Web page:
Today I would like to share my master’s final thesis (based on a theoretical-practical investigation) about the relationship of Art and Machine Learning… Since the human mind and therefore our artistic processes are intrinsic parts of biological matter, a Neuroscience inspired approach to Artificial Intelligence may be a practical way to build synthetic minds and […]Read More Machine Learning and Abstract Art: a Systems Neuroscience approach to Artificial Creativity.
According to architect Neri Oxman the antidisciplinary hypothesis states that knowledge can no longer be produced within disciplinary boundaries, but is entirely entangled. According to Joichi Ito, director of MIT Media Lab, by picking up where cybernetics left off and by redirecting the development of modern design and science to an antidisciplinary approach a new kind […]Read More An antidisciplinary approach to AI art.
“Technology, like art, is a soaring exercise of the human imagination. Art is the aesthetic ordering of experience to express meanings in symbolic terms, and the reordering of nature -the qualities of space and time- in new perceptual and material form. Art is an end in itself, its values are in- trinsic. Technology is the […]Read More Art and technology are not separate realms.
Next weekend I will be attending Inmersiones 2019, an independent project in the city of Vitoria-Gasteiz, to talk about Art and Artificial Intelligence. This is an event created to meet baque artistic and cultural productions that require new spaces for broadcast. Here you can read a preview of what I will be presenting… > INMERSIONES 2019, The […]Read More The art of the future / The future of art.
The field of User Experience Design (UXD) is a conceptual discipline focused on the interaction between human users, technology, and their contextual environments. The most imperative attribute that a UX designer can exude is the art of understanding people in general, and users in particular. Sounds relatively simple, right? Except that, it’s not. Every user […]Read More 14 useful UX design facts.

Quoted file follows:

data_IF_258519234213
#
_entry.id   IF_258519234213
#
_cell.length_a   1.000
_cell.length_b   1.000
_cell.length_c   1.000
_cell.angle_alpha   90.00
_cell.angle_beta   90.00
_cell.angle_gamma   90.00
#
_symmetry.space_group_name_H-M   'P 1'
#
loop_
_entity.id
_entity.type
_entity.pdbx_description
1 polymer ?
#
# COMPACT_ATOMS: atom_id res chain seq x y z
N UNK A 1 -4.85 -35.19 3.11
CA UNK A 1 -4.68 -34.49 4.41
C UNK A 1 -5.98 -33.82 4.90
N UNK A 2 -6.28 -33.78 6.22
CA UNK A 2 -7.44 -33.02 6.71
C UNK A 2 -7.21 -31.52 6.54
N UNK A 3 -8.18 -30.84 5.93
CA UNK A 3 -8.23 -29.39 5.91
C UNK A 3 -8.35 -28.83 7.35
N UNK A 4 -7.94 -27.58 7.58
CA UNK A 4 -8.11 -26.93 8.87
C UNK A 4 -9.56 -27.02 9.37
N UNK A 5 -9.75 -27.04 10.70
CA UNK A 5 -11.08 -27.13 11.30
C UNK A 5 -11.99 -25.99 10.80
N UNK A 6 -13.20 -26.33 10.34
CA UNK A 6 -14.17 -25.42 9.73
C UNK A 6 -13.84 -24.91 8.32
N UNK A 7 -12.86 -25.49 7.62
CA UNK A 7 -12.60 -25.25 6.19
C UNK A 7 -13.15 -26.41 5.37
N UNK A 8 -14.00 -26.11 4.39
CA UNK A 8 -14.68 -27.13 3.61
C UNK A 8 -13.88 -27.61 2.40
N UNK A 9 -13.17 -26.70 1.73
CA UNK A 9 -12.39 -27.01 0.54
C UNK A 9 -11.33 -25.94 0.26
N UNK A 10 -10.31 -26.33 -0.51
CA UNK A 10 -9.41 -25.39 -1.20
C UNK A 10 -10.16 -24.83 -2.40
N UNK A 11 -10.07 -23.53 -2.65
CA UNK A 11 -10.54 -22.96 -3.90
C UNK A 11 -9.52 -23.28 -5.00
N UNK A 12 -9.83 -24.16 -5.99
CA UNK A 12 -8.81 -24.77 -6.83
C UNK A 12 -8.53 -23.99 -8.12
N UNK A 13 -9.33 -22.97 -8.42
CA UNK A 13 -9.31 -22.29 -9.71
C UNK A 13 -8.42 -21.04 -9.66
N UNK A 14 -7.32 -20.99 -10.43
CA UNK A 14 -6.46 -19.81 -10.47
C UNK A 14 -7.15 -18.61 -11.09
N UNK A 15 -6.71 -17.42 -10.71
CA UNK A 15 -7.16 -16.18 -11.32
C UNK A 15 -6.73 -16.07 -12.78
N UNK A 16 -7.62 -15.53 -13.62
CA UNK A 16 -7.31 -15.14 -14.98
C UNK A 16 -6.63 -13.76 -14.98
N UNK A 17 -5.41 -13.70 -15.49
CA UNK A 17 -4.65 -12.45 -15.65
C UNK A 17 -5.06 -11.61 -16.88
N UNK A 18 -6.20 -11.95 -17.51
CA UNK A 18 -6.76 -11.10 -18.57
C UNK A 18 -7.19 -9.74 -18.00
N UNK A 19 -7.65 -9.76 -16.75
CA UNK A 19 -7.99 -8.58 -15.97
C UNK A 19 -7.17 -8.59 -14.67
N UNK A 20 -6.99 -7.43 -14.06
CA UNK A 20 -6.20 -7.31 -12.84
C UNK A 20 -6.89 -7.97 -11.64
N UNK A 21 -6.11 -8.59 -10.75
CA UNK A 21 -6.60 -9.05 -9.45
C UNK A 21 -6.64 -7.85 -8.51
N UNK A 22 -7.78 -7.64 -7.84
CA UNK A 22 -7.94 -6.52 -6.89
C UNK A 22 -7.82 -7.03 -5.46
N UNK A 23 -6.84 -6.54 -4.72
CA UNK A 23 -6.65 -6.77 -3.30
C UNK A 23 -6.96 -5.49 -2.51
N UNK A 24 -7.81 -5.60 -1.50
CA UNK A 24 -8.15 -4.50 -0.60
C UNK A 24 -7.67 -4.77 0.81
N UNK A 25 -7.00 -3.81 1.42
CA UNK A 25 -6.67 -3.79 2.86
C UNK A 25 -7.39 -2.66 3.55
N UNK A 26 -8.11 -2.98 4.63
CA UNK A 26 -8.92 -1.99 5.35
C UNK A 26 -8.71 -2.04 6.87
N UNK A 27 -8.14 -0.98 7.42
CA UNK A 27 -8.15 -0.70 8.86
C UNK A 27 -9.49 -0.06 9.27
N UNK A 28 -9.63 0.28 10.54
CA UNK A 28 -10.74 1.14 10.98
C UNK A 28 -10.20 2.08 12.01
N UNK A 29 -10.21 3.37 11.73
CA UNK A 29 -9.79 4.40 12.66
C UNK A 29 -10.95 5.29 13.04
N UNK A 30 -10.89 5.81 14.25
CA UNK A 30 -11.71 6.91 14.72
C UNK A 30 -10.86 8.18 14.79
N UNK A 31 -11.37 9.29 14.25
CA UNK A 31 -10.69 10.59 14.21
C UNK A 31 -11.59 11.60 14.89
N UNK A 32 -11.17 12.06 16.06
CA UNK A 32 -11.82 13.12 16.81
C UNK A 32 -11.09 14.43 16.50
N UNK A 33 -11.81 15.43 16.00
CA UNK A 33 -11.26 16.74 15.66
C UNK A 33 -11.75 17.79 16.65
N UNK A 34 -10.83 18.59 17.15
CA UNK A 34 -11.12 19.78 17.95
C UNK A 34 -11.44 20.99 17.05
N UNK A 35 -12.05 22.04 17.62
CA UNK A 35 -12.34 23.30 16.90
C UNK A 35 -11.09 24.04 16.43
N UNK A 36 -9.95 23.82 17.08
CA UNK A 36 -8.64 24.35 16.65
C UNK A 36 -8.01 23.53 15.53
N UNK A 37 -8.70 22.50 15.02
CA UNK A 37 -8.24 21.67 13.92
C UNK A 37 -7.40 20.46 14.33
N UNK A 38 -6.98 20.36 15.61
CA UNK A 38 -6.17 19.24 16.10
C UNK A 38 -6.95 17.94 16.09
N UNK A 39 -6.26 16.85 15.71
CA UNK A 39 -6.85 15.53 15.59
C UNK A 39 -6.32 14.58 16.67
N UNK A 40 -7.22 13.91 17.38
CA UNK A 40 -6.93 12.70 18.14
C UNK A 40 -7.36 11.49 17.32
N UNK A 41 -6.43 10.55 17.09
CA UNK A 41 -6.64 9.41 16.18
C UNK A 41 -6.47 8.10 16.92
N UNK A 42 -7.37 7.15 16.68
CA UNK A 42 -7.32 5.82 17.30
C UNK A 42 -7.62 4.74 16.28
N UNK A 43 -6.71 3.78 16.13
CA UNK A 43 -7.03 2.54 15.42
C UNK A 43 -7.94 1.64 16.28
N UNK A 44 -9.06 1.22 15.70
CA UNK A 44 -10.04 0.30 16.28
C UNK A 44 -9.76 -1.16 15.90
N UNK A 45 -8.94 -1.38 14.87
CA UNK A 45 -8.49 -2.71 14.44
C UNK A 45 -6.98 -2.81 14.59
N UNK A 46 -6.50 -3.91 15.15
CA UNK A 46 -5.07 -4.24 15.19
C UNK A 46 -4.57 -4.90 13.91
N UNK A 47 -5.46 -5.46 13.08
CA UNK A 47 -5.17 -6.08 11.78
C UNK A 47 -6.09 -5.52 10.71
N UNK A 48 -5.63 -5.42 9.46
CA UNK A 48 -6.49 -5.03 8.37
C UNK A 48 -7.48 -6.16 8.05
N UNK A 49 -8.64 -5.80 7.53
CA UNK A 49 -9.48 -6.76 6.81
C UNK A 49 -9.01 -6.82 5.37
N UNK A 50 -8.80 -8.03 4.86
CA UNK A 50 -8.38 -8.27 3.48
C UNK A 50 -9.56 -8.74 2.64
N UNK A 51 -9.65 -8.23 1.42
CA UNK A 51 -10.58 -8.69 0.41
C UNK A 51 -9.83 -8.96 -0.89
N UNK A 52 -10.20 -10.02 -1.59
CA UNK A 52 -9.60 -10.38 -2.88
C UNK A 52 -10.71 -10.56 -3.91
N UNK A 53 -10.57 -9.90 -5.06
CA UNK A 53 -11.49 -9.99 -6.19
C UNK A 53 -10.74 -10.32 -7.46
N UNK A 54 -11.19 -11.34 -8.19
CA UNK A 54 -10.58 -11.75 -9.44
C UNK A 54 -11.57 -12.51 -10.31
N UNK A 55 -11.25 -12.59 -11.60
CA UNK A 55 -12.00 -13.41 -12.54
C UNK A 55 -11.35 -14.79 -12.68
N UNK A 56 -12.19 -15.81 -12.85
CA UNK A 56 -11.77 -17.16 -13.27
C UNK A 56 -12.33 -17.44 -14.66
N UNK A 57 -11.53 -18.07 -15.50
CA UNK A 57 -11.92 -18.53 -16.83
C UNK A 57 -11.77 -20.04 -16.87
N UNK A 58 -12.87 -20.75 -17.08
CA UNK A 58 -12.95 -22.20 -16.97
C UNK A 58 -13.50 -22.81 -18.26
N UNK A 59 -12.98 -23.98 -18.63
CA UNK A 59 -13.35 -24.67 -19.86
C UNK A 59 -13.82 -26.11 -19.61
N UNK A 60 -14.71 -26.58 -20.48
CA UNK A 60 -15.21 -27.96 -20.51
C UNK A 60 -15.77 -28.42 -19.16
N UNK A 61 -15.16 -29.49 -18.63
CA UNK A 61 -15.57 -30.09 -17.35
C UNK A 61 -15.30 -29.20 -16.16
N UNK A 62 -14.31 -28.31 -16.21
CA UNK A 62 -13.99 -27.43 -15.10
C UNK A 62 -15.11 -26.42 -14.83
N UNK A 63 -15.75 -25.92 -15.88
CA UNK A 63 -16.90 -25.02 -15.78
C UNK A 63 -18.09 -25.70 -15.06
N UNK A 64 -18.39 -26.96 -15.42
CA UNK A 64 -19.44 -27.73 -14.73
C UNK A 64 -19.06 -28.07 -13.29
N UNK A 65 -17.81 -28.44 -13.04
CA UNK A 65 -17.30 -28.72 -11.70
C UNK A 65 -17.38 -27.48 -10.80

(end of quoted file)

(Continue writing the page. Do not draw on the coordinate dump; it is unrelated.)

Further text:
“Machines as simple as thermostats can be said to have beliefs, and having beliefs seems to be a characteristic of most machines capable of problem solving performance. However, the machines mankind has so far found it useful to construct rarely have beliefs about beliefs, although such beliefs will be needed by computer programs that reason […]Read More Machines can be said to have beliefs.
“I believe that, through the act of living, the discovery of oneself is made concurrently with the discovery of the world around us, which can mold us, but which can also be affected by us. A balance must be established between these two worlds—the one inside us and the one outside us”, Henri Cartier-Bresson. For many […]Read More Definitive Instant: in love with photography.
Not only we need cultural artifacts as a critique of industrialized use of Artificial Intelligence, but also a strict criteria in order to review contemporary art made with Machine Learning techniques… Those that argue against the potential for Computational Creativity believe that “simulating artistic techniques means also simulating human thinking and reasoning” (…) and conclude that “this […]Read More A critique of contemporary AI art.
Different scientific evidences suggest that separate but interconnected parts of our brain assume specific functions in building an internal map of space which helps keep track of one’s position in the world. Spatial memories are formed after an animal gathers and processes sensory information about its surroundings especially by the way of vision and proprioception. […]Read More The map is in our heads… and bodies!
Computational aesthetics is a subfield of Artificial Intelligence, concerned with the computational assessment of beauty in domains of human creative expression which bridges science and art. As an emerging and new interdisciplinary field, the seed of today’s Computational Aesthetics can be traced as far back as 1928, when American mathematician George David Birkhoff proposed the […]Read More Computational Aesthetics: the beholder needs eyes?